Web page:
By Matt Pommer
How much power should Wisconsin governors have? That’s always an important question, but it’s even more important during difficult economic times.
One answer to that question is tied to veto power. In 1930, voters passed a constitutional amendment giving the governor the authority to veto — in part — any measure containing appropriations.
The Wisconsin Supreme Court in 1978 created a broad interpretation of the veto power, giving the governor enormous power.
Republican Gov. Tommy Thompson used the power to create new words, striking letters from assorted words in the bill. A Democratic-controlled Legislature responded and, in 1990, voters approved a constitutional amendment to ban the practice.
The press dubbed it the “Vanna White amendment,” a reference to the woman who turns over letters on the Wheel of Fortune television program.
The issue surfaced again when the then Republican-controlled Legislature, irked at vetoes by Democrat Gov. Jim Doyle, passed another constitutional amendment. This one prohibited a governor from creating a new sentence by combining parts of two or more sentences in an appropriation bill.
Voters approved it in 2008, and the press dubbed it the “Frankenstein” constitutional amendment.
But the fight is not yet over. The current Legislature has given initial approval to a proposed amendment that would ban the use of the partial veto unless a governor rejects the entire section of spending bills.
Constitutional amendments must be approved by two consecutive Legislatures before being submitted to the voters for approval. The next step in this bill is legislative review next year. There is no gubernatorial role in the process of amending the state constitution.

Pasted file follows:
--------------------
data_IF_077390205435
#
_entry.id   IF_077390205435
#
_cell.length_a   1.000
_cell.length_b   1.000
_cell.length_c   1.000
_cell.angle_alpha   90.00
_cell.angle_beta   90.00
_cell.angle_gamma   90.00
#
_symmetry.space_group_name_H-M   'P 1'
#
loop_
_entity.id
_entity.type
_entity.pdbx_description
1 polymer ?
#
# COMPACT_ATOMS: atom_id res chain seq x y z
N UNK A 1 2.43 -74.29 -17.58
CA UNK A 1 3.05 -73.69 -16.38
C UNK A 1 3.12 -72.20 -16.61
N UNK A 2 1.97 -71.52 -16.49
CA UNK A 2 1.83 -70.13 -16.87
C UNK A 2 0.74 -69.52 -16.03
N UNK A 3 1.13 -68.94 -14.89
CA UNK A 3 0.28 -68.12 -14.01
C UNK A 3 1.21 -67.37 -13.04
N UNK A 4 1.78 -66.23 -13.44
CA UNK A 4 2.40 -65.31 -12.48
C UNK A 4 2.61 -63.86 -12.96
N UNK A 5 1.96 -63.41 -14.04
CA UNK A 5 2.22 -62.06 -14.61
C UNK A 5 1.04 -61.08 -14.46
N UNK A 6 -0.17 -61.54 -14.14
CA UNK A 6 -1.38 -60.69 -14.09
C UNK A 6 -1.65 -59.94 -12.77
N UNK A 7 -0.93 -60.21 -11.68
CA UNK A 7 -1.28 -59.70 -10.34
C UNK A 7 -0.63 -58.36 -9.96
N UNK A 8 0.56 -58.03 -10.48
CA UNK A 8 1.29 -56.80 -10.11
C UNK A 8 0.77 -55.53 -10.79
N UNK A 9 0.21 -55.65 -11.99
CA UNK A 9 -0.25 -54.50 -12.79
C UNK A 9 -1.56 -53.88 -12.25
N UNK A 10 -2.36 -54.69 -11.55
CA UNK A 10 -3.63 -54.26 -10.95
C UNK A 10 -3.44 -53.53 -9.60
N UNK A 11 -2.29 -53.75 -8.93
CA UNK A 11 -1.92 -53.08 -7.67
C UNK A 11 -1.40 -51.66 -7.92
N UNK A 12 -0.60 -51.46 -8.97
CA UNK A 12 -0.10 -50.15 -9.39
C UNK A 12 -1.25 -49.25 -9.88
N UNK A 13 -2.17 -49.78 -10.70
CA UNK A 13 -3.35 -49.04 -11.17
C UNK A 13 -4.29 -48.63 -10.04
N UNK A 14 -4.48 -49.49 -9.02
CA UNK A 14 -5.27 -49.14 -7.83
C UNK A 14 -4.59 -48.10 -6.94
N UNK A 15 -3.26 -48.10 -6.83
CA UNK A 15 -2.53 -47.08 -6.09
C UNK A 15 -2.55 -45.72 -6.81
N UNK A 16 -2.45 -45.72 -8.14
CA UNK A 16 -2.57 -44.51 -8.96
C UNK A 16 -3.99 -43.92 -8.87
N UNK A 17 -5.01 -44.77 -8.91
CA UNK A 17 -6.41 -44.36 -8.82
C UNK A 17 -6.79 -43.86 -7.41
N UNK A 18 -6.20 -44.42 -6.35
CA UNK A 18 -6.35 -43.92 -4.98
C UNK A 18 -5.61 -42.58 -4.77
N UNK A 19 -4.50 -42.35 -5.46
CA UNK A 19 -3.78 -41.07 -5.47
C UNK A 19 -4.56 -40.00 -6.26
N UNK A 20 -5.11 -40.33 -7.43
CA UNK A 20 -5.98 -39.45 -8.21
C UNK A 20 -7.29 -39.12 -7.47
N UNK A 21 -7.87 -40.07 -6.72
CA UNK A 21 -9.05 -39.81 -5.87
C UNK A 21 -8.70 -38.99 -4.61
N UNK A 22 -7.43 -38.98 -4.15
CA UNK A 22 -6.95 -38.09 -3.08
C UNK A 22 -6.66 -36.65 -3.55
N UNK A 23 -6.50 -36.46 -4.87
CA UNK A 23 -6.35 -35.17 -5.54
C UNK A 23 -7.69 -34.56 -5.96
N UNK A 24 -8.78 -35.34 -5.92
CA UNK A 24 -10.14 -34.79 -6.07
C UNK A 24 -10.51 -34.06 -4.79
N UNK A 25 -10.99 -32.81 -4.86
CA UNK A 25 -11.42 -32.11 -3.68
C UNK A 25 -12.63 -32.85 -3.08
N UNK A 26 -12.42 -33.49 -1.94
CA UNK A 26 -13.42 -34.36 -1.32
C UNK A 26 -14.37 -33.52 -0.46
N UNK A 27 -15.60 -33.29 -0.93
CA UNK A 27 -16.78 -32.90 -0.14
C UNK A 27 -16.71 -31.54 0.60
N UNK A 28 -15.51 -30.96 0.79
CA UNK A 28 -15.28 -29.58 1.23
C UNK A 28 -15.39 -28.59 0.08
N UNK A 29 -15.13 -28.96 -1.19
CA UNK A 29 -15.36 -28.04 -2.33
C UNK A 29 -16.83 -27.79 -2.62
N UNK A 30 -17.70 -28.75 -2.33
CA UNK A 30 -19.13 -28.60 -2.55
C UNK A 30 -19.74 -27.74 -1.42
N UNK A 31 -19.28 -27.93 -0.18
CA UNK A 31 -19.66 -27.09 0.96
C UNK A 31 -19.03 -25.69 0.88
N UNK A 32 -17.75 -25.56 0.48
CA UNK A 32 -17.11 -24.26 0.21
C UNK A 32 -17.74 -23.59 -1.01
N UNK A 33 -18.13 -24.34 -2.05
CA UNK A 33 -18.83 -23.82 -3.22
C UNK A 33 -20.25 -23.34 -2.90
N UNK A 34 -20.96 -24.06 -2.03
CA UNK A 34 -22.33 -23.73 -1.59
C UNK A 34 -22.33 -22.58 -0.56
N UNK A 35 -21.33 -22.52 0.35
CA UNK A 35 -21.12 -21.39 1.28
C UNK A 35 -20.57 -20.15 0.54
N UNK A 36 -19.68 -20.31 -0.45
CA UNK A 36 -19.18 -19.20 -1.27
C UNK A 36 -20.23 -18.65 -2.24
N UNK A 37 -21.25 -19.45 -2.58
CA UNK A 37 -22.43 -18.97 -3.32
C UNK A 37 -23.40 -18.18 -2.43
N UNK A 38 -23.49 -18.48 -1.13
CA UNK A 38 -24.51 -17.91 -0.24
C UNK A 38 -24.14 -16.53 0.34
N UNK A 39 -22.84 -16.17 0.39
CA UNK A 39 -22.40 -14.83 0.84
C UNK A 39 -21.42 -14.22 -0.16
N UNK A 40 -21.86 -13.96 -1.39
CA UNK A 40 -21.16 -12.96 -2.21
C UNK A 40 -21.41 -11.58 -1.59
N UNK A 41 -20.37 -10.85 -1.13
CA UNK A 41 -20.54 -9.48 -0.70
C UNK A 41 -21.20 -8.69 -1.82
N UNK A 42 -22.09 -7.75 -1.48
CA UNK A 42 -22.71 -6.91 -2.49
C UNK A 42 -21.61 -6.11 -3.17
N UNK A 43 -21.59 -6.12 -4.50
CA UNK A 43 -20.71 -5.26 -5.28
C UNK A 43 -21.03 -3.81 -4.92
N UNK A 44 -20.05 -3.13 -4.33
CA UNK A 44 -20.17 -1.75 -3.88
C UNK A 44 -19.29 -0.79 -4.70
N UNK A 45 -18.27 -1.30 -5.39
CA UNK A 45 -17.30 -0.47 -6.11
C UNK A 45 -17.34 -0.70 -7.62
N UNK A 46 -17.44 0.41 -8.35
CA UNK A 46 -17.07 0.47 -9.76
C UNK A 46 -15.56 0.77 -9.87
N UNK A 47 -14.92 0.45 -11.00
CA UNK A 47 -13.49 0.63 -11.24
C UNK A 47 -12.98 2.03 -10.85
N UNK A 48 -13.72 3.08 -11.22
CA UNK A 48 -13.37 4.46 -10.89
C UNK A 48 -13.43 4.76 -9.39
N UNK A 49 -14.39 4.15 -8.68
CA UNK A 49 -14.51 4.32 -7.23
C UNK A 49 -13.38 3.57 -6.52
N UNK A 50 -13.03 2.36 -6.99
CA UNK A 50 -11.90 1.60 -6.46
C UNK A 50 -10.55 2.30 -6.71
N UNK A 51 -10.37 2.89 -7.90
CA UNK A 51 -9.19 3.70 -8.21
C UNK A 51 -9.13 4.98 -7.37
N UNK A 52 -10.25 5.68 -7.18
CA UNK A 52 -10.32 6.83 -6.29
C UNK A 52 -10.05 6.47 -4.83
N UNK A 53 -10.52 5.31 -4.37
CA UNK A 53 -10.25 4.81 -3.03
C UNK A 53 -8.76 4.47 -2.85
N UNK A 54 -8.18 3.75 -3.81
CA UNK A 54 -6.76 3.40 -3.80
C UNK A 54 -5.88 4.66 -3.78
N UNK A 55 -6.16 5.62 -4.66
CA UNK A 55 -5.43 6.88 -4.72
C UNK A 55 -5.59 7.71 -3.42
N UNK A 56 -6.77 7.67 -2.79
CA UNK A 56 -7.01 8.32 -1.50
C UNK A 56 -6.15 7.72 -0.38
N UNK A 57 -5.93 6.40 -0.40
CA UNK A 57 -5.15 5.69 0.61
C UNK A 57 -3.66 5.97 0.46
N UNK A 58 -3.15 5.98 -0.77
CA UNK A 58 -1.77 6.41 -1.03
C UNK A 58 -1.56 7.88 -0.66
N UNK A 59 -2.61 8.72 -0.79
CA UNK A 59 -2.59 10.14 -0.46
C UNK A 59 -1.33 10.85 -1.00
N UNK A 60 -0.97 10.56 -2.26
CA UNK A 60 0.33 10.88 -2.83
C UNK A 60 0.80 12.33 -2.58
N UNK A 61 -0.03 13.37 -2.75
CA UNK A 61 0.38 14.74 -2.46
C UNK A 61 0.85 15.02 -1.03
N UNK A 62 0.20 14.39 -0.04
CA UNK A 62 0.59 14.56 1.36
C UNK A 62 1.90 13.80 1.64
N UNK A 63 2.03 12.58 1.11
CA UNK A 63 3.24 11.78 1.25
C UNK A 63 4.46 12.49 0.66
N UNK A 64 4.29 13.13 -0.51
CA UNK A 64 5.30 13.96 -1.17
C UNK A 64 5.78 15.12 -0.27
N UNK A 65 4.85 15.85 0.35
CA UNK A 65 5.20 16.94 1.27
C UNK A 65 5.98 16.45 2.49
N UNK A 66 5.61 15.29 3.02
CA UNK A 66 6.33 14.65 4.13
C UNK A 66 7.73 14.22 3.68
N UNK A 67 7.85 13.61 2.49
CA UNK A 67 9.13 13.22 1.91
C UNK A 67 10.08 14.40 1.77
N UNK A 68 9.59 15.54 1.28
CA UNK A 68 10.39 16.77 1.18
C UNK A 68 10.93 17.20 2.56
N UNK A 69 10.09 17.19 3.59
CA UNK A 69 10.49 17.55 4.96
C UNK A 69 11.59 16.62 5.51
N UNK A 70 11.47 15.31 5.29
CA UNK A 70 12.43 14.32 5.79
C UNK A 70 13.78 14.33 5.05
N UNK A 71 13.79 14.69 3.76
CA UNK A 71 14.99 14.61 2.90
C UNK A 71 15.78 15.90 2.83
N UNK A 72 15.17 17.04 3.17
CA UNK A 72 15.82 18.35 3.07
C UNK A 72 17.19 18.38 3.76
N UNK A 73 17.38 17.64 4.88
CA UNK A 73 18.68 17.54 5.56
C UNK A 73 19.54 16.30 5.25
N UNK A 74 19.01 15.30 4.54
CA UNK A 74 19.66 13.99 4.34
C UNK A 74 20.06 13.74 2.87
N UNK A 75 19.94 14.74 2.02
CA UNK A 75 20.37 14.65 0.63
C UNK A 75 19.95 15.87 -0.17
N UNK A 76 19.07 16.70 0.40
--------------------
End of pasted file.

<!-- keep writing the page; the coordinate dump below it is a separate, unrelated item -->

Some proponents of the new measure contend it would effectively reduce the partial veto power to those of an “item” veto used by governors in most other states. But there are suggestions the amendment might surprise some.
Fred Wade, a Madison private attorney and constitutional watchdog, notes that all of the actual spending provisions in the state’s biennial budget bill are contained in one section. If that practice were to continue, a governor only could strike down all of the actual spending provision.
Perhaps the press would then call it the “surprise” amendment. Clearly, it would reduce the power of the governor.
Before the “Vanna White” and “Frankenstein” amendments, Wisconsin governors were the most powerful in the nation. Former Assembly Speaker Tom Loftus correctly said the Legislature was a “97-pound weakling.”
The “in part” power was approved by voters in 1930 after extended budget battles in the late 1920s. Those battles were similar to those being experienced now in many other states.
Matt Pommer worked as a reporter in Madison for 35 years. He comments on state political and policy issues.